Senior counsel and senior vice president of corporate engagement for ADF, Jeremy Tedesco, described the index to the DCNF as “a counterweight that called on these corporations to go down a different path, one that respects the free speech and religious freedom rights of all people, regardless of their political or religious leanings, and calling these corporations to build a business culture that demonstrates that they respect those foundational freedoms.”

He said its purpose is not to humiliate the corporations or transform them into activists for ADF. “What David [Bahnsen] was asking was eminently reasonable,” Tedesco said. If no religious or ideological discrimination led to debanking, then they should explain what occurred in those situations, he added.

“Americans shouldn’t have to be worried that they’re going to lose their bank account or access to payment processing because of their religious or political beliefs,” he said. “We’re about making sure that they’re providing services to all legitimate customers that are out there without regard to their religious or political views.”

Protestors, including Amazon workers and community allies, demonstrate against Amazon’s working conditions and company policies at the offices of the investment firm Blackrock, one of the company’s largest shareholders, in Washington, DC, May 24, 2021. (Photo by SAUL LOEB/AFP via Getty Images)

FEP put forward a resolution at BlackRock’s shareholder meeting calling for an audit to be conducted to analyze the affects BlackRock’s “Diversity, Equity & Inclusion (DEI) policies have on civil rights, non-discrimination and returns to merit” and its affect on business. “Across the political spectrum, all agree that employee success should be fostered and that no employees should face discrimination, but there is much disagreement about what non-discrimination means,” the supporting statement says.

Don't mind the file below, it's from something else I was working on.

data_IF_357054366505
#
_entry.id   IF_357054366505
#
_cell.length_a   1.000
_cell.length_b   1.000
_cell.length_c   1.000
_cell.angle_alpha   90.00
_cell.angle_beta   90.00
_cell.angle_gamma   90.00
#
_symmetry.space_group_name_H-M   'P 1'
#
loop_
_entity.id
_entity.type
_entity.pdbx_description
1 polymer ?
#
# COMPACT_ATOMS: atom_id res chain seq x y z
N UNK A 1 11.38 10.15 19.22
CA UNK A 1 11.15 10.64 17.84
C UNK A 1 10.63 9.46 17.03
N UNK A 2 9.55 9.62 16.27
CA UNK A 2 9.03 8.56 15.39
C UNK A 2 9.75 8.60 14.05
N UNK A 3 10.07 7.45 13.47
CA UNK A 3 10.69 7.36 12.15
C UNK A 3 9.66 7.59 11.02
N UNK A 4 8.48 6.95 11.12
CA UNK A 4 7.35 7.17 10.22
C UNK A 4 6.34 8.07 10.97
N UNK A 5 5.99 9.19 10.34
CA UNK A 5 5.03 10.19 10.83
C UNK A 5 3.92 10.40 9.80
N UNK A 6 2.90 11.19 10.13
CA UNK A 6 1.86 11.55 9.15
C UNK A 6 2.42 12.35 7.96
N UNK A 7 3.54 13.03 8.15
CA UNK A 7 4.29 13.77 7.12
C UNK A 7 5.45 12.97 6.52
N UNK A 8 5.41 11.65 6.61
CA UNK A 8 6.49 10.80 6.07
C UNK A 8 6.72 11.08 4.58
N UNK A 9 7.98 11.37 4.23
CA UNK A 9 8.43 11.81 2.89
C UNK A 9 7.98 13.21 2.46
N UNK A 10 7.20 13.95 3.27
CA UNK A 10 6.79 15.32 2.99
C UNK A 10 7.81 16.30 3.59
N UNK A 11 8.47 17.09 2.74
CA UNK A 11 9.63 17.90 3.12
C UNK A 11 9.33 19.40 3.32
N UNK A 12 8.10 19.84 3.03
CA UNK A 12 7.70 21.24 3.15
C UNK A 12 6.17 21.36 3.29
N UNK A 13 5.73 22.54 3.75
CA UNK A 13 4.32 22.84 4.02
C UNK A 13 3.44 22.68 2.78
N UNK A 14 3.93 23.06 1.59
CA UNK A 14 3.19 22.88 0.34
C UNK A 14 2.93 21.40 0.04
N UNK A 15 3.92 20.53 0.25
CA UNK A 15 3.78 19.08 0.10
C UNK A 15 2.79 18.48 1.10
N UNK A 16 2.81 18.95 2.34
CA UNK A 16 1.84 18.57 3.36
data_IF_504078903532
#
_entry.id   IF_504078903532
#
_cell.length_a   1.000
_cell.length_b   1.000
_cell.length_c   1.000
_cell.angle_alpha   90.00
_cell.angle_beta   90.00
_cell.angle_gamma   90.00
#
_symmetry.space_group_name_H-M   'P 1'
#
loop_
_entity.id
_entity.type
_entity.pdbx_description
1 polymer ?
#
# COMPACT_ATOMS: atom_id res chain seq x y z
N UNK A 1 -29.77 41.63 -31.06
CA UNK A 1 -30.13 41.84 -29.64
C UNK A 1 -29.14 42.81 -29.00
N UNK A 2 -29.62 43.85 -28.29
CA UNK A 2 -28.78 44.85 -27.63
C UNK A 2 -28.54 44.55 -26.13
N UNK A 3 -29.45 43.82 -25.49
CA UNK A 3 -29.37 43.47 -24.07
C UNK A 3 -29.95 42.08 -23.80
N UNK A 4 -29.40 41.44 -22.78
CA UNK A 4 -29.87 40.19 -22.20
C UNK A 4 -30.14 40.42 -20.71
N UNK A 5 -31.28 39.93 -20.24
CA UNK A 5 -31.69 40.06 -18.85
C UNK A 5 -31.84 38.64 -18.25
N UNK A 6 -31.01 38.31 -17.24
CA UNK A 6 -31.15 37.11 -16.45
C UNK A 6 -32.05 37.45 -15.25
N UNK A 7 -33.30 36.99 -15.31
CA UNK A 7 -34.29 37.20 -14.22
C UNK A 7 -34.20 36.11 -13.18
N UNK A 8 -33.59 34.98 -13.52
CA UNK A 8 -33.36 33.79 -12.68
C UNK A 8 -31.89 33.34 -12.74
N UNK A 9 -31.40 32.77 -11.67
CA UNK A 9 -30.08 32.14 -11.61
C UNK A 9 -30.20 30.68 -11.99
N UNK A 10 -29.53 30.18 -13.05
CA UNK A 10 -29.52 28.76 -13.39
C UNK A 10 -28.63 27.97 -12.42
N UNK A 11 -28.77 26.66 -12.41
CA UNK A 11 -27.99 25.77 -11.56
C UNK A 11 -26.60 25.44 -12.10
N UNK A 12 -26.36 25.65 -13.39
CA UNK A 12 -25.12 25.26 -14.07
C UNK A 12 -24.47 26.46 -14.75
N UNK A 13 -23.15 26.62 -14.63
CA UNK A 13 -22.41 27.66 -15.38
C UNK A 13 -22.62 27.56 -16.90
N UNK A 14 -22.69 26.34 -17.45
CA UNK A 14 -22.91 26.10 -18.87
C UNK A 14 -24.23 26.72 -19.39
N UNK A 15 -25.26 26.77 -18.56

It states companies like BlackRock have implemented DEI programs that have resulted in merit devaluation. BlackRock responded by saying that its “multi-year, multi-faceted Global DEI Strategy” is strongly connected to its core business goals, the board of directors wrote in its opposition statement. Their DEI strategy is structured to benefit clients and lure and keep skilled employees from every background. A spokesperson for BlackRock told the DCNF that FEP’s resolution only received 1% support at its annual shareholder meeting.

FEP also proposed a resolution at Amazon’s shareholder meeting calling for an audit to perform “a cost/benefit analysis of its Diversity, Equity & Inclusion programs,” and targets a racial equity audit Amazon has planned, which will be headed by former Attorney General Loretta Lynch, according to Securities and Exchange Commission filings.

“Racial equity calls for potential discrimination by race,” FEP’s supporting statement says. “Amazon’s proposed audit may jeopardize Amazon’s value by elevating divisive identity politics above its commitment to excellence, while also raising serious legal and commercial risks for the company.”

“Diversity, equity, and inclusion are cornerstones of our continued success and critical components of our culture,” Amazon responded in its opposition statement. “We believe these values are not only good for business; they’re simply right. We have risk management processes to protect against risks to the Company, including our Board’s oversight of risks related to our diversity, equity, and inclusion policies and initiatives.”

Peck told the DCNF that BlackRock and Amazon’s DEI policies “are morally abhorrent” and “violate both civil rights law and fiduciary duty.” He also said FEP faces significant obstruction. “Corporate boards do everything they can to minimize the influence of shareholders,” Peck said. “They use every little trick to keep us out of meetings, shut us up, ignore our questions and keep our proposals off ballots.”

“If the large allocators of capital in the United States achieve their goal, they will have sold out on long term American prosperity, which has profound consequences for American sovereignty,” Justin Danhof, executive vice president, head of Corporate Governance at Strive Asset Management, told the DCNF. “It should be noted that companies including BlackRock, JPMorgan and Amazon have invited the current social justice campaigns to their respective doorsteps.”

“For example, under activist pressure all three conducted racial equity audits,” Danhof said. “Is there any wonder the proponents are going further?”

Amazon did not immediately respond to the DCNF’s request for comment.